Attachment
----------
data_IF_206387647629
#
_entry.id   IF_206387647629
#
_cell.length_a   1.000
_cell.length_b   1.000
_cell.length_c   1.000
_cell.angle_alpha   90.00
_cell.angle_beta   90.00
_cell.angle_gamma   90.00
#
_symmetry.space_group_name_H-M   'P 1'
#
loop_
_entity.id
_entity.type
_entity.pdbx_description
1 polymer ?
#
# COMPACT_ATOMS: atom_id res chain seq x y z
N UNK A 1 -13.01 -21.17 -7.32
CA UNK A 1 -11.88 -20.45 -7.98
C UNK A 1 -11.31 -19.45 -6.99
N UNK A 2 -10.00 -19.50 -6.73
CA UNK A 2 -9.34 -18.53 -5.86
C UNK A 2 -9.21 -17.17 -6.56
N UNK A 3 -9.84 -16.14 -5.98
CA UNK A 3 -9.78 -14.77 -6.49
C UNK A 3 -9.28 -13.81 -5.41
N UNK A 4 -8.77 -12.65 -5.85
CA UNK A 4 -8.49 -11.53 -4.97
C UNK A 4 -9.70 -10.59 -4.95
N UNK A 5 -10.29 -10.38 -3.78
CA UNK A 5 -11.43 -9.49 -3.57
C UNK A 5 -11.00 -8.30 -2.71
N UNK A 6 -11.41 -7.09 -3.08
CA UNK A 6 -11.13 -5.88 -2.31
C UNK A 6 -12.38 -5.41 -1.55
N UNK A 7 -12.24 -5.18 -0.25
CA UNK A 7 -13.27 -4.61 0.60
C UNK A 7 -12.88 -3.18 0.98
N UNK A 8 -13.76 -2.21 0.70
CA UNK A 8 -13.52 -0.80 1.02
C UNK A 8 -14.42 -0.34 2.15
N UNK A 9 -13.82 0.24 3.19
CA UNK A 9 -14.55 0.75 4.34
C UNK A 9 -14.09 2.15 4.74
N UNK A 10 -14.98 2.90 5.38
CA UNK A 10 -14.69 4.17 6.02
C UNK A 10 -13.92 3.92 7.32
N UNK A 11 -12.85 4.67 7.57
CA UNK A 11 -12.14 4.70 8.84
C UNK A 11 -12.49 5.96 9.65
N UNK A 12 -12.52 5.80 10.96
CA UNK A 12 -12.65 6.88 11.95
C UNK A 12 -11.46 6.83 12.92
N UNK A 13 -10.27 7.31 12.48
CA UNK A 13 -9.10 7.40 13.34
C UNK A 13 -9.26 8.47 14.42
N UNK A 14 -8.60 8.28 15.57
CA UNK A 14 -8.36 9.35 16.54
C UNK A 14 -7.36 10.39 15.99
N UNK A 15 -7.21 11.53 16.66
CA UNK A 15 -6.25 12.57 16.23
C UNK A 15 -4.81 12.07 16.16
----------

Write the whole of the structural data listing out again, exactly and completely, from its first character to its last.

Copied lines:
data_IF_206387647629
#
_entry.id   IF_206387647629
#
_cell.length_a   1.000
_cell.length_b   1.000
_cell.length_c   1.000
_cell.angle_alpha   90.00
_cell.angle_beta   90.00
_cell.angle_gamma   90.00
#
_symmetry.space_group_name_H-M   'P 1'
#
loop_
_entity.id
_entity.type
_entity.pdbx_description
1 polymer ?
#
# COMPACT_ATOMS: atom_id res chain seq x y z
N UNK A 1 -13.01 -21.17 -7.32
CA UNK A 1 -11.88 -20.45 -7.98
C UNK A 1 -11.31 -19.45 -6.99
N UNK A 2 -10.00 -19.50 -6.73
CA UNK A 2 -9.34 -18.53 -5.86
C UNK A 2 -9.21 -17.17 -6.56
N UNK A 3 -9.84 -16.14 -5.98
CA UNK A 3 -9.78 -14.77 -6.49
C UNK A 3 -9.28 -13.81 -5.41
N UNK A 4 -8.77 -12.65 -5.85
CA UNK A 4 -8.49 -11.53 -4.97
C UNK A 4 -9.70 -10.59 -4.95
N UNK A 5 -10.29 -10.38 -3.78
CA UNK A 5 -11.43 -9.49 -3.57
C UNK A 5 -11.00 -8.30 -2.71
N UNK A 6 -11.41 -7.09 -3.08
CA UNK A 6 -11.13 -5.88 -2.31
C UNK A 6 -12.38 -5.41 -1.55
N UNK A 7 -12.24 -5.18 -0.25
CA UNK A 7 -13.27 -4.61 0.60
C UNK A 7 -12.88 -3.18 0.98
N UNK A 8 -13.76 -2.21 0.70
CA UNK A 8 -13.52 -0.80 1.02
C UNK A 8 -14.42 -0.34 2.15
N UNK A 9 -13.82 0.24 3.19
CA UNK A 9 -14.55 0.75 4.34
C UNK A 9 -14.09 2.15 4.74
N UNK A 10 -14.98 2.90 5.38
CA UNK A 10 -14.69 4.17 6.02
C UNK A 10 -13.92 3.92 7.32
N UNK A 11 -12.85 4.67 7.57
CA UNK A 11 -12.14 4.70 8.84
C UNK A 11 -12.49 5.96 9.65
N UNK A 12 -12.52 5.80 10.96
CA UNK A 12 -12.65 6.88 11.95
C UNK A 12 -11.46 6.83 12.92
N UNK A 13 -10.27 7.31 12.48
CA UNK A 13 -9.10 7.40 13.34
C UNK A 13 -9.26 8.47 14.42
N UNK A 14 -8.60 8.28 15.57
CA UNK A 14 -8.36 9.35 16.54
C UNK A 14 -7.36 10.39 15.99
N UNK A 15 -7.21 11.53 16.66
CA UNK A 15 -6.25 12.57 16.23
C UNK A 15 -4.81 12.07 16.16